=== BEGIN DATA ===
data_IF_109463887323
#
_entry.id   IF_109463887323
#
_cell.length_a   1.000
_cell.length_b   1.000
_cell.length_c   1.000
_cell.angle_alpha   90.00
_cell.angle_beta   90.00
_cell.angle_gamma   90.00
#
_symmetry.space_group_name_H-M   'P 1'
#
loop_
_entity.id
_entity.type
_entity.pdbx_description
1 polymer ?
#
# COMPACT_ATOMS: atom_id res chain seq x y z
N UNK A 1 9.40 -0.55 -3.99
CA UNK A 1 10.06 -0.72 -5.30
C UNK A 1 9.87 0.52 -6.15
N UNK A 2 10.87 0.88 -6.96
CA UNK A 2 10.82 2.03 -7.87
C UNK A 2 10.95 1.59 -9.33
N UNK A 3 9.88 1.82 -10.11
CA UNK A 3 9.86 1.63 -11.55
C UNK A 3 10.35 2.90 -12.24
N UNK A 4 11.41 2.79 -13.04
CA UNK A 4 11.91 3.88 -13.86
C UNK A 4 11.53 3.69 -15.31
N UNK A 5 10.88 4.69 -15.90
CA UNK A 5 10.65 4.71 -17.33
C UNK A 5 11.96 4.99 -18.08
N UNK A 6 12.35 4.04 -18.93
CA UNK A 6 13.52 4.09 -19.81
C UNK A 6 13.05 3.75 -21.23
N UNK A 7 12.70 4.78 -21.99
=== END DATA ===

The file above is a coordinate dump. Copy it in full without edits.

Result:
data_IF_109463887323
#
_entry.id   IF_109463887323
#
_cell.length_a   1.000
_cell.length_b   1.000
_cell.length_c   1.000
_cell.angle_alpha   90.00
_cell.angle_beta   90.00
_cell.angle_gamma   90.00
#
_symmetry.space_group_name_H-M   'P 1'
#
loop_
_entity.id
_entity.type
_entity.pdbx_description
1 polymer ?
#
# COMPACT_ATOMS: atom_id res chain seq x y z
N UNK A 1 9.40 -0.55 -3.99
CA UNK A 1 10.06 -0.72 -5.30
C UNK A 1 9.87 0.52 -6.15
N UNK A 2 10.87 0.88 -6.96
CA UNK A 2 10.82 2.03 -7.87
C UNK A 2 10.95 1.59 -9.33
N UNK A 3 9.88 1.82 -10.11
CA UNK A 3 9.86 1.63 -11.55
C UNK A 3 10.35 2.90 -12.24
N UNK A 4 11.41 2.79 -13.04
CA UNK A 4 11.91 3.88 -13.86
C UNK A 4 11.53 3.69 -15.31
N UNK A 5 10.88 4.69 -15.90
CA UNK A 5 10.65 4.71 -17.33
C UNK A 5 11.96 4.99 -18.08
N UNK A 6 12.35 4.04 -18.93
CA UNK A 6 13.52 4.09 -19.81
C UNK A 6 13.05 3.75 -21.23
N UNK A 7 12.70 4.78 -21.99